Often when we feel pain in a particular area it isn’t the painful area itself that needs strengthening but actually surrounding areas. Overuse injuries can sometimes crop up from our muscles and joints taking on too much work to overcompensate for another weaker muscle. Below I’ve listed common pain-complaint areas and a couple of suggestions about where the pain could be coming from and what you can do about it.


•Pain around the knee – stretch and strengthen the adductors (inner thigh muscles) and the quadriceps (central thigh muscles). Tight quads can pull the kneecap out of alignment and result in knee pain as well as contribute to an overuse injury. 

An easy exercise you can try: static squats. Stand with your back against a wall and your feet positioned 6-8 inches in front of you with the toes pointing forwards. Slowly lower your torso until your thighs are at a 90 degree angle with the ground. Be sure that your knee doesn’t overshoot your ankle – if it does walk your feet out a little bit more to ensure that your knee remains in line with the ankle bone. Stay here for 3-5 minutes then gently rise up and repeat. Check out my blog to find out if tight quads could be responsible for your knee pain and for some more easy ways to fix the problem. 


• Pain around the shoulder – stretch and strengthen the muscles in the rotator cuff (the muscles in the shoulder that connect to the arm bone). Shoulder pain is a particularly common complaint in swimmers, tennis players and weight lifters. 

A simple exercise you can try: shoulder shrugs. Try rolling your shoulders forwards and then switch to rolling them backwards.


• Pain in the hamstrings – stretch and strengthen the hamstrings. Hamstring tension and pain is usually caused by the hamstrings although it can sometimes be caused by tightness in the hip flexors. Hamstring injury is particularly common in runners and hikers.

An easy exercise you can try: forward folds. Forward folds target hamstring flexibility at the source. Stand with your feet hip-width apart, take an inhale and as you exhale fold from the hips and let the hands rest either on the floor, the shins or the knees. Try to keep your back and legs straight to get the most out of your stretch. Check out our stretches for tight hamstrings for more ways to develop flexibility in the hamstrings, as well as some modifications you can try to make the stretches a little bit easier.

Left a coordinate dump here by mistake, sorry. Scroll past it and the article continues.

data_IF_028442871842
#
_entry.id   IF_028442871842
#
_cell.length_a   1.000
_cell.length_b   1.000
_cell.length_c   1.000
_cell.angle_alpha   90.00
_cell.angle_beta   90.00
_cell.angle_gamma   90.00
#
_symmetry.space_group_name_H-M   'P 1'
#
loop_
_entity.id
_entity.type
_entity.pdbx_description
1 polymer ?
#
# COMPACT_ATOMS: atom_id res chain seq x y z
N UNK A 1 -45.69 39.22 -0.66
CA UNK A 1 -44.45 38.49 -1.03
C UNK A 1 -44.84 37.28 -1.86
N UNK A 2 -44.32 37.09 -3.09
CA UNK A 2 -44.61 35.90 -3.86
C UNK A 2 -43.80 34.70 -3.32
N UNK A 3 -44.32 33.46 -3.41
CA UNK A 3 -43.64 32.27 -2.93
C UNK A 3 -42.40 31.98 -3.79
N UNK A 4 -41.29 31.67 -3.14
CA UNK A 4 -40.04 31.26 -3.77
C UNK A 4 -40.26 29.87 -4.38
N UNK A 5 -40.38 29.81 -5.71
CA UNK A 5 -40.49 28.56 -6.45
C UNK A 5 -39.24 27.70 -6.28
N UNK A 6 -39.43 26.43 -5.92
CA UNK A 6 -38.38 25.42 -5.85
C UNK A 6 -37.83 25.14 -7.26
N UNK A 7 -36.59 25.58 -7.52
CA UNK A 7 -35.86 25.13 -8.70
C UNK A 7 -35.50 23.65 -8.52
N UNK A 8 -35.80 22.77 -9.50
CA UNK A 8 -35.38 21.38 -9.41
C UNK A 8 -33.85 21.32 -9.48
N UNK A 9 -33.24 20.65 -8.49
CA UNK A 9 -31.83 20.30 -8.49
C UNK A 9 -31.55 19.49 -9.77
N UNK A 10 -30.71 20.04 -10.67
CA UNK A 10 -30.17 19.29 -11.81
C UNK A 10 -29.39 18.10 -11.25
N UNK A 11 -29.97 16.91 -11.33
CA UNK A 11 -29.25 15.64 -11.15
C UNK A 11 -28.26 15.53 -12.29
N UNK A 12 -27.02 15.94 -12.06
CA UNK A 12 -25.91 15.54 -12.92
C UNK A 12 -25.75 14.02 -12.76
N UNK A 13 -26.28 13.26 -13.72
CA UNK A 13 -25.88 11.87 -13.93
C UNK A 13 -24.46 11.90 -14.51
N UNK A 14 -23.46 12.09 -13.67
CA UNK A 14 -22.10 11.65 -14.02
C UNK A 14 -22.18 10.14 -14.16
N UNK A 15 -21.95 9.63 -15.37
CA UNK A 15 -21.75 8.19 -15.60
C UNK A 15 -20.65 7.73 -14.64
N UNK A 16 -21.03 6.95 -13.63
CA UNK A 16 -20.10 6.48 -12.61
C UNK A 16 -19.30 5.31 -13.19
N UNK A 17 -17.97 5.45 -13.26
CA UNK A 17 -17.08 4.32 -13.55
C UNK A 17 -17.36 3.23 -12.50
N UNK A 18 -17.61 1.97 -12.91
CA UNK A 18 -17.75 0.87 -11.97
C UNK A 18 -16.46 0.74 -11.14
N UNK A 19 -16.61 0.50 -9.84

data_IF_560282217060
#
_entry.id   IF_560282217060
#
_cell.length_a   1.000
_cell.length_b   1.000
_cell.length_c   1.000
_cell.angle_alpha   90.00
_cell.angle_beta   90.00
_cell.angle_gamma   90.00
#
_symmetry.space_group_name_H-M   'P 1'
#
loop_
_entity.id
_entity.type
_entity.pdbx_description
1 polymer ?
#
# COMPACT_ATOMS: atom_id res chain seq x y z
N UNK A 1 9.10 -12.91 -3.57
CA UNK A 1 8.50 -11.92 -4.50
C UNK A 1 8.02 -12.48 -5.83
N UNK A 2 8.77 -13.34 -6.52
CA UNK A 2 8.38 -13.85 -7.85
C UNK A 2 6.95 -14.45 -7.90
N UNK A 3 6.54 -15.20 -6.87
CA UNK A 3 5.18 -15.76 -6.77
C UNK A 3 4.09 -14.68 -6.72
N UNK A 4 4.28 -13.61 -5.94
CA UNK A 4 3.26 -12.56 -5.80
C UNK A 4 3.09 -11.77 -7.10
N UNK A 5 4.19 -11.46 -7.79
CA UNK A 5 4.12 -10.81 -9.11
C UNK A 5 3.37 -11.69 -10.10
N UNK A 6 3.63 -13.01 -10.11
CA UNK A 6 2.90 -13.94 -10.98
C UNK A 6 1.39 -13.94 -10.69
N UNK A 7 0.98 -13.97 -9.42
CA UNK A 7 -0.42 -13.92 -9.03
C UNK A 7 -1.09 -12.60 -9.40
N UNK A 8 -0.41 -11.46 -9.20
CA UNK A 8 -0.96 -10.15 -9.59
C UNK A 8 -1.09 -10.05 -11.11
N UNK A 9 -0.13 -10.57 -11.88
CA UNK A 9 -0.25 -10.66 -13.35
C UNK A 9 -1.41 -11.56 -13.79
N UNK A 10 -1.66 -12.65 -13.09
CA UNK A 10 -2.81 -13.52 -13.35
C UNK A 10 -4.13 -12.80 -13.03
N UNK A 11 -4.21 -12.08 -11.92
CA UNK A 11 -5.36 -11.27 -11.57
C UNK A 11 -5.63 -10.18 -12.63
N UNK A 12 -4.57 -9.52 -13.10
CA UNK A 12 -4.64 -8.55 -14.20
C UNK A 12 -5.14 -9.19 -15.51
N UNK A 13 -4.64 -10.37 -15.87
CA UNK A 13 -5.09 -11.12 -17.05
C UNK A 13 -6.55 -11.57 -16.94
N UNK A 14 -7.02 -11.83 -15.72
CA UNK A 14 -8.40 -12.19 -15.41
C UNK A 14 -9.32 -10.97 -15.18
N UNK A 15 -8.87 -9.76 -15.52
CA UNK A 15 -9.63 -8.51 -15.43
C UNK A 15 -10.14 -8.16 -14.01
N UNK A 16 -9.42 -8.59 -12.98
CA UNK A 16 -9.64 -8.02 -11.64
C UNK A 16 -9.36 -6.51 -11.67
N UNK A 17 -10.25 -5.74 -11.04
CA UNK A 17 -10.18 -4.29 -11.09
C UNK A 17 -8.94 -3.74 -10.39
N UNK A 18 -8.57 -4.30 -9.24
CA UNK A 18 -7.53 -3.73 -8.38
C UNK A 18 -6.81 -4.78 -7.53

• Pain around the Achilles tendon – stretch and strengthen the calf muscles. If you feel pain around the Achilles tendon this is sometimes an indicator that your calf muscles may be too weak to carry the workload that they need to in aerobic-type exercises. 

An easy exercise you can try: lifting and lowering the feet. Try strengthening the calves by standing with both feet flat and lifting up onto the balls of the feet then slowly lower back down again. Do several repetitions until your calves tire.


• Pain around the ankle – strengthen and stretch the ankle joint. Ankle sprain is one of the most common injuries to occur, it can happen by accident or through exercise. Whatever the cause, weakness and reduced range of motion, either through natural causes or from previous injury, can make future ankle sprains more likely.

A simple exercise you can try: gentle ankle rotations. Practice pointing the toes and flexing the feet, as well as some gentle ankle rotations first in one direction and then switch to the other direction. Click here for more information on how to treat a sprained ankle.


• Pain around the hip – stretch and strengthen the adductor muscles. The adductor muscles have a very close relationship to the hips and tightness here can result in pain and tightness in the hips and hip flexors. Tight adductor muscles can wreak havoc all over the body in areas such as the knee, hip and groin areas and, unfortunately they are the most neglected of all the leg muscles. 

A simple exercise you can try: butterfly pose. This stretch is perfect for targeting the hip and groin area and gently stretches the adductor muscles. Bring the soles of your feet together and gently let your knees flop out to the side. Don’t worry if your knees don’t touch the floor just place a cushion underneath for some extra padding. Watch our video below to learn how to practice butterfly pose.

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Here's what I recommend

As the A.Vogel Muscles and Joints advisor, I recommend Atrogel® Arnica gel to ease stiff, sore muscles after exercise.